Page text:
The South Elevators

It’s an ordinary office building. That’s what you tell yourself every day. Ordinary sidewalk, with scraggly bits of green growing between the cracks and water pooling in unexpected places when it rains. Ordinary walls, stained with bird shit and dust and car exhaust. Ordinary windows, caked with layers and layers of fine dirt, so the world outside is a brown, grimy blur. Ordinary floors. Ordinary stairs. Ordinary elevators. Except…

There’s an elevator on the south side of the building. No one uses it. No one says why.

It’s closest to the front doors, just a turn and step away. The floors are brightly polished, never scuffed by shoes or marred by mud. The lights shine softly above its doors, beckoning, welcoming.

But no one uses it.

Use the north elevators, they say. It’s to the right, around a corner, tucked away. The lights flicker weakly above it. There's a haze of dirt on the chipped tile floor. There’s always a line of people waiting, waiting. It’s a guessing game if you’ll all fit, or if you’ll have to wait another five, ten, fifteen minutes to catch the next one. It always smells of stale food, yesterday’s donuts, Tim’s smoke break, Cathy’s perfume, even worse than the rest because you can smell it long after she’s gone. The smells stick in your nose, haunting you throughout your day, assaulting you just when you thought they were finally gone.

But still you use the north elevators, knowing they’ll be crowded, packed with sullen people heading to their grindstones, their backs bent from stooping over their keyboards, their eyes watery from staring at screens, their minds dull with endless work. Still you line up with them, waiting, waiting, packing inside, trying to breathe as the car lurches from floor to floor and disgorges its contents.

You don’t know why you don’t take the south elevators. No one does. It’s just a whisper, a habit, a thought formed so long ago that no one knows its origin.

Don’t take the south elevators.

It’s the first thing they say to you, when they send you the orientation materials, when they tell you what ID to bring and what to wear and where to park. Don’t take the south elevators, they say. Turn to the right, go around back, take only those.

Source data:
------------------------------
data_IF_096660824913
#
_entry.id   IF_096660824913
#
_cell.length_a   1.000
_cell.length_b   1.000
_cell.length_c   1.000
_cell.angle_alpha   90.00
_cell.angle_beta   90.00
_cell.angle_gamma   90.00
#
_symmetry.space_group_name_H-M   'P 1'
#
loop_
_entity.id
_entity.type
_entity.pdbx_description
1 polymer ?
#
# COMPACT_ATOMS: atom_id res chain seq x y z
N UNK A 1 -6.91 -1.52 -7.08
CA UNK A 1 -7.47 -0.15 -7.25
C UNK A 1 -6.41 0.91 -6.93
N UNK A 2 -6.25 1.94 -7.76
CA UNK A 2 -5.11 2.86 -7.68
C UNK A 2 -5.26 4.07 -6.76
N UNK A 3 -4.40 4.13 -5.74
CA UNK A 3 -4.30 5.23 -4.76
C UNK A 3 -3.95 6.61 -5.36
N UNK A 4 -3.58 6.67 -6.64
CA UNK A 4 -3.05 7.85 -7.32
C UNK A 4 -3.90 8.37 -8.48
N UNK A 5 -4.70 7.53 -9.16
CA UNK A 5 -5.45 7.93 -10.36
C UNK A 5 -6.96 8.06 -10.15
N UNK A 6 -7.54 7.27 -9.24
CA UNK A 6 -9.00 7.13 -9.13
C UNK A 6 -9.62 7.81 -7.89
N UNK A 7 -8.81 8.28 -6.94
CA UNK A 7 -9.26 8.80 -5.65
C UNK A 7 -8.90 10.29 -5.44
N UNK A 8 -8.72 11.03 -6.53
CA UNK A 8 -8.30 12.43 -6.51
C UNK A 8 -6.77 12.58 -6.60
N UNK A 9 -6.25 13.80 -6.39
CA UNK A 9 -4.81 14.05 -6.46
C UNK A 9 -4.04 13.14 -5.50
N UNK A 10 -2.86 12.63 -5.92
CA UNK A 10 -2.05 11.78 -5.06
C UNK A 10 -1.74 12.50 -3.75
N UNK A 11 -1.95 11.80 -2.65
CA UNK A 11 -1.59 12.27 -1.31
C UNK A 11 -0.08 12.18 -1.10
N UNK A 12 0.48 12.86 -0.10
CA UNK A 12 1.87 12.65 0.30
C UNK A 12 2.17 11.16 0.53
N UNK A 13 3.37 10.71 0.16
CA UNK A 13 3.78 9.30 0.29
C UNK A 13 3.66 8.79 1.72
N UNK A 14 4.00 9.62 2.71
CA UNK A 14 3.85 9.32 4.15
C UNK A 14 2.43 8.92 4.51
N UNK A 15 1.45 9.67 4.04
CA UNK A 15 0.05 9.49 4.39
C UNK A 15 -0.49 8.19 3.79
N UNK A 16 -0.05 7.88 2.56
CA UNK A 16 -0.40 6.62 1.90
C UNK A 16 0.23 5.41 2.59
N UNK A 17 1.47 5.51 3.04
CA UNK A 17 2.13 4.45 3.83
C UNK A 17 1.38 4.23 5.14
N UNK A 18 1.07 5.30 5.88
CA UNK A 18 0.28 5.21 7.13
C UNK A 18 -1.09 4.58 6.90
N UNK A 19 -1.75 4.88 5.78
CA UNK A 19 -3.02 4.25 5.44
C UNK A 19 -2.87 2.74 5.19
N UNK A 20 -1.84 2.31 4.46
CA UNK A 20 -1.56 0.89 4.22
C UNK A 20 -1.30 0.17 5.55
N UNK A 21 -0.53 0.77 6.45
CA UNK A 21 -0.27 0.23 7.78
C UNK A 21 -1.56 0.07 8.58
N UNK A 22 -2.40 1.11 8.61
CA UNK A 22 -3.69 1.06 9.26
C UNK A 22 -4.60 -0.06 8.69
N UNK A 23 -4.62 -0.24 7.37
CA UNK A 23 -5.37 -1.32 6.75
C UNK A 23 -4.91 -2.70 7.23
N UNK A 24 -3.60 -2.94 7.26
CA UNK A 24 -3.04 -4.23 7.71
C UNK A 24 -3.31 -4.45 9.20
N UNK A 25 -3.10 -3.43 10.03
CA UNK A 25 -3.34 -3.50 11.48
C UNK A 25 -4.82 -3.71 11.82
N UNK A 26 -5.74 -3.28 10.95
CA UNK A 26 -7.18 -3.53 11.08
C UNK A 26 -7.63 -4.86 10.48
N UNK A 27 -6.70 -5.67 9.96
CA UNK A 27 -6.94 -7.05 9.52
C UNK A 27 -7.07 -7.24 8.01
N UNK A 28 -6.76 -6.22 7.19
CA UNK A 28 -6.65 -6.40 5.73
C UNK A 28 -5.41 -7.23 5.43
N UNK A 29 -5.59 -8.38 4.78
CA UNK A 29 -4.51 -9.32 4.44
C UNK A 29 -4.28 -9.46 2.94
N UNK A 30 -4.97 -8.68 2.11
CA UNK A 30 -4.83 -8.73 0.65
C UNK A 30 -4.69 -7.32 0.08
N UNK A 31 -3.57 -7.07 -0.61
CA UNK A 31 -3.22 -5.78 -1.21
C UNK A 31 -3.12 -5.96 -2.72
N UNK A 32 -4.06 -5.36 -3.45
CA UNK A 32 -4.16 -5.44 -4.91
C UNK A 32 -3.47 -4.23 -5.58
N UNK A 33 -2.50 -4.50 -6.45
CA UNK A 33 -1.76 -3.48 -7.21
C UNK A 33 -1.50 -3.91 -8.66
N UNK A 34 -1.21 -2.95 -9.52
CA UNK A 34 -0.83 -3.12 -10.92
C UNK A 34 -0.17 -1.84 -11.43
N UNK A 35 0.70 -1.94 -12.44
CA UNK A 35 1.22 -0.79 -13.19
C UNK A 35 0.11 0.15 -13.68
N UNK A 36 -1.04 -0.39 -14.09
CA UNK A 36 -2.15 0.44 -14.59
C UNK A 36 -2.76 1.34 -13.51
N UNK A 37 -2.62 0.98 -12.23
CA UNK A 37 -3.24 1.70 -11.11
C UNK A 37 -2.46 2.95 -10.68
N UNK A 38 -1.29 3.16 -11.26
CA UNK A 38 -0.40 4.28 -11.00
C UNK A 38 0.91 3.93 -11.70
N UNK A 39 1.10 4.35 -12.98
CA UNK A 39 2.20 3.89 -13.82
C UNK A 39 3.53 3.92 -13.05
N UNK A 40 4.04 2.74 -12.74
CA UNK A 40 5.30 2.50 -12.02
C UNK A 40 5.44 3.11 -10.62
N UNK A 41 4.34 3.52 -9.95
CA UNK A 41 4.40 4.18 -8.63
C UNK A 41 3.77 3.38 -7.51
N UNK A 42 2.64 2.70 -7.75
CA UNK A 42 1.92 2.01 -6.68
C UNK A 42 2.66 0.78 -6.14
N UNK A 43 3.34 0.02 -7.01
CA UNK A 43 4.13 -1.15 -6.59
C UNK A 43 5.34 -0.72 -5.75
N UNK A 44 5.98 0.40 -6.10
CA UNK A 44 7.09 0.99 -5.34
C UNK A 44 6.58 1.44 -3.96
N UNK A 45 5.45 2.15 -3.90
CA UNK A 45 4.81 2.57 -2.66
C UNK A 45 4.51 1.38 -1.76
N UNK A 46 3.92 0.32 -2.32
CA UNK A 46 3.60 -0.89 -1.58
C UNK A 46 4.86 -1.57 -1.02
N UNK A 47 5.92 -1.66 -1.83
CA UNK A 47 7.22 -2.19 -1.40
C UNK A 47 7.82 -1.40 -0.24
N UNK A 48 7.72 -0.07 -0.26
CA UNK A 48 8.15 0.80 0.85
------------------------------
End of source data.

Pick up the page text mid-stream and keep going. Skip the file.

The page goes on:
You listen, though your eyes glance to the left as you walk in, to the shining floors and bright light, the clean scent, free of office pollutants. You avert your eyes and walk around back and line up with the rest.

But every day, you wonder. Why? Why can’t we take the south elevators?

You’re cautious. You don’t ask outright. You don’t walk up to your boss and hand him the week’s sales reports and say, “Oh, by the way, what would happen if I took the south elevators?”

You google it first. The building, the address, the city. You scan through old news reports and blogs, digging back years, years. If something happened, it must be on the internet.

You find nothing. No hint. No whisper. No sudden, unexplainable catastrophe.

You work up the courage to go to the library, to hold yellow newsprint your hands and search back for decades. But there’s nothing. No mention of the elevators, the office building, the workers. No deaths during construction, no desecrated burial grounds, no strange happenings in the area. Nothing to tell you why you shouldn’t take the south elevators.

It’s more unnerving than finding something would have been.